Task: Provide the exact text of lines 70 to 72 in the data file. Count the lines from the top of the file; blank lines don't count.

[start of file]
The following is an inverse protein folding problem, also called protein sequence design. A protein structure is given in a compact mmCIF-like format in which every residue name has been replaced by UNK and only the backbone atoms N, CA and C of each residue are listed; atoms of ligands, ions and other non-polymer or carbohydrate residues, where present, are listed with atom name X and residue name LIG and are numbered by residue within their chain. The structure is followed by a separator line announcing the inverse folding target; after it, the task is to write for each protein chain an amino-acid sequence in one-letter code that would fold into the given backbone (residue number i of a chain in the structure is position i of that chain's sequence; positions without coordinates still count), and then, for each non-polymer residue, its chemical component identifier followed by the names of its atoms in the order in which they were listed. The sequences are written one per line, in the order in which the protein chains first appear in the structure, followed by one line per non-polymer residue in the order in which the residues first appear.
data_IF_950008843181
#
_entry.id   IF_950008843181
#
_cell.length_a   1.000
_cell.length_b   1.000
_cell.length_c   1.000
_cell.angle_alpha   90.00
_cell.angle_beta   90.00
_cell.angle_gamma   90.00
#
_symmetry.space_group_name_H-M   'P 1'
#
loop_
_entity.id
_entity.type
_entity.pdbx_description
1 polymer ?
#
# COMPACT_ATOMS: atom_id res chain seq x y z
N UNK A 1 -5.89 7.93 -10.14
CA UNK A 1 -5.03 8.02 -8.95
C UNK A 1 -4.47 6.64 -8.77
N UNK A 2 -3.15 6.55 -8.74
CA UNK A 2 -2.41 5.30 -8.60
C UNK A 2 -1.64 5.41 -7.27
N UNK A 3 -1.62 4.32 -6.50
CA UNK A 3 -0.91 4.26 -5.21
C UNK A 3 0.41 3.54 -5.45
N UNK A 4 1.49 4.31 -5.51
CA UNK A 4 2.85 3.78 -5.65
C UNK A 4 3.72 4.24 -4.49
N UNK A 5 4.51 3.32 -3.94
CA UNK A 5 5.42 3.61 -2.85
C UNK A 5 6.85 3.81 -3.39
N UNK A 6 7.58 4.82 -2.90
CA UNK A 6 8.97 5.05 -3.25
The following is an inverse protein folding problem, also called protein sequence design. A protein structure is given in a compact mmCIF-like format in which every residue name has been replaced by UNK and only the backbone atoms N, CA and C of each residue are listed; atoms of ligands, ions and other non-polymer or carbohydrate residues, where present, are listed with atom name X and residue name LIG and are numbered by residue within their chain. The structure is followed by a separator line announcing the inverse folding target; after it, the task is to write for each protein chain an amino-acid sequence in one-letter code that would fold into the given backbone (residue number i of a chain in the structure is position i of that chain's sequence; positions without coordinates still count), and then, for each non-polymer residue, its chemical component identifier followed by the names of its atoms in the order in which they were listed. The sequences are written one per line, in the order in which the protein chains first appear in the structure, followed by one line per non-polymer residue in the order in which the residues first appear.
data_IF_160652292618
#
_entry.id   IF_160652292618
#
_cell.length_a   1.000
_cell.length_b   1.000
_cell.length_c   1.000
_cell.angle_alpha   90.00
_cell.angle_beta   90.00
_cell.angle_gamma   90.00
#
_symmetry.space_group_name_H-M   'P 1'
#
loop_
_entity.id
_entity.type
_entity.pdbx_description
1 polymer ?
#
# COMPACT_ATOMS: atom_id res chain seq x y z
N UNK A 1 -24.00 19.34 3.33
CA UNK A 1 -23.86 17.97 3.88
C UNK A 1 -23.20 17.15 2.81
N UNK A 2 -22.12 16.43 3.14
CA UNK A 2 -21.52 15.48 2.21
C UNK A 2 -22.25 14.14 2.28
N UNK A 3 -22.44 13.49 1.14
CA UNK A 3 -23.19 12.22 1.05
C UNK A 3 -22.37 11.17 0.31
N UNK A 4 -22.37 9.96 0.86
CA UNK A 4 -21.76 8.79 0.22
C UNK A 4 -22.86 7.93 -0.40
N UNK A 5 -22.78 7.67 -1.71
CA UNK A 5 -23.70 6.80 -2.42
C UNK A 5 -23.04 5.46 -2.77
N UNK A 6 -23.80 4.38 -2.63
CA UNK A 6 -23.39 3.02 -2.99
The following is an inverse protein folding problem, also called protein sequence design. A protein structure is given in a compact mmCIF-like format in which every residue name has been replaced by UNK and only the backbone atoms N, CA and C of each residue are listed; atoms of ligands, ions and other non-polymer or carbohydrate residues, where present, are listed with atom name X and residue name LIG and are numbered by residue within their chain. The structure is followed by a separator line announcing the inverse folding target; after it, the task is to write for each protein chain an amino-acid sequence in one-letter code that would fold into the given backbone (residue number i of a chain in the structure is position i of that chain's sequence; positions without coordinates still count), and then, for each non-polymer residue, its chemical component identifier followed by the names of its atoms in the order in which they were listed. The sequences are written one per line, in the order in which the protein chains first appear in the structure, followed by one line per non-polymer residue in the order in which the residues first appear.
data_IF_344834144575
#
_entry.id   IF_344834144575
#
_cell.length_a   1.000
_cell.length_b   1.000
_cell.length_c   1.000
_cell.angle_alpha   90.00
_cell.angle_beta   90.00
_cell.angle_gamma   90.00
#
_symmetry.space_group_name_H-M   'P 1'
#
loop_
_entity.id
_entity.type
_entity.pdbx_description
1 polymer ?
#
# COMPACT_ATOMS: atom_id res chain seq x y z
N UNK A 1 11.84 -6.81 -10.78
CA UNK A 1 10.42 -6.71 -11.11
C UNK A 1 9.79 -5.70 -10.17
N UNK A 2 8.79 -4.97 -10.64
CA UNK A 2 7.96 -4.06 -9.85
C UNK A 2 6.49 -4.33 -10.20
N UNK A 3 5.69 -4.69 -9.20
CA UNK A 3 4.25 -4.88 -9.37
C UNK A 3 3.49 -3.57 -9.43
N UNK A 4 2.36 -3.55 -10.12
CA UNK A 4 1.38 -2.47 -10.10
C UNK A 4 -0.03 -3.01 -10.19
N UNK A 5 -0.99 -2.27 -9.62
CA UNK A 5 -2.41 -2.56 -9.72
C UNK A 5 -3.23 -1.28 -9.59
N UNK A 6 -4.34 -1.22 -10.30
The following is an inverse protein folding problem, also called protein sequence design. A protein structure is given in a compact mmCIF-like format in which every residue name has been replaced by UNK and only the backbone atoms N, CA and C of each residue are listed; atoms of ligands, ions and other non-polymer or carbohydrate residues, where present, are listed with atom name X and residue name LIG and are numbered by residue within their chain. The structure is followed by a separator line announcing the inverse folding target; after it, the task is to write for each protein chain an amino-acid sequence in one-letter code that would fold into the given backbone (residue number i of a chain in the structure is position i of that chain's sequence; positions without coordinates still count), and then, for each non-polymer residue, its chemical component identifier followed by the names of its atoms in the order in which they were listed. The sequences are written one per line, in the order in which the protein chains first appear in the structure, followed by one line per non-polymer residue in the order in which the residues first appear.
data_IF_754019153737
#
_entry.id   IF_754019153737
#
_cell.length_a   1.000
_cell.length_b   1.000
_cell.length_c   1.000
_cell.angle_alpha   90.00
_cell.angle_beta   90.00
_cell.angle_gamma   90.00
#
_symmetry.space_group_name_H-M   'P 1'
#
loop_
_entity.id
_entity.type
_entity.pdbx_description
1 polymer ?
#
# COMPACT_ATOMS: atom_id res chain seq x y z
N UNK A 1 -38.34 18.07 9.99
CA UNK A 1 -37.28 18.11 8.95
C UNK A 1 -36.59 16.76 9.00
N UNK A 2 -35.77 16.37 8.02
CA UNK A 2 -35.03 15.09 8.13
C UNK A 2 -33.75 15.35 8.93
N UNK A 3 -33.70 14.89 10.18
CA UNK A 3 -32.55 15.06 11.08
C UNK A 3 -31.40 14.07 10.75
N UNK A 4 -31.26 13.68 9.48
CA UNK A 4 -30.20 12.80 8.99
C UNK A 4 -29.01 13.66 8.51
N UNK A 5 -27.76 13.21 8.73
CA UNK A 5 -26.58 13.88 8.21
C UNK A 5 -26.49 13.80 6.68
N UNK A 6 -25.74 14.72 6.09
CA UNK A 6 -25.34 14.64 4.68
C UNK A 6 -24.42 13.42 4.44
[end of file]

CA UNK A 4 -21.76 8.79 0.22
C UNK A 4 -22.86 7.93 -0.40
N UNK A 5 -22.78 7.67 -1.71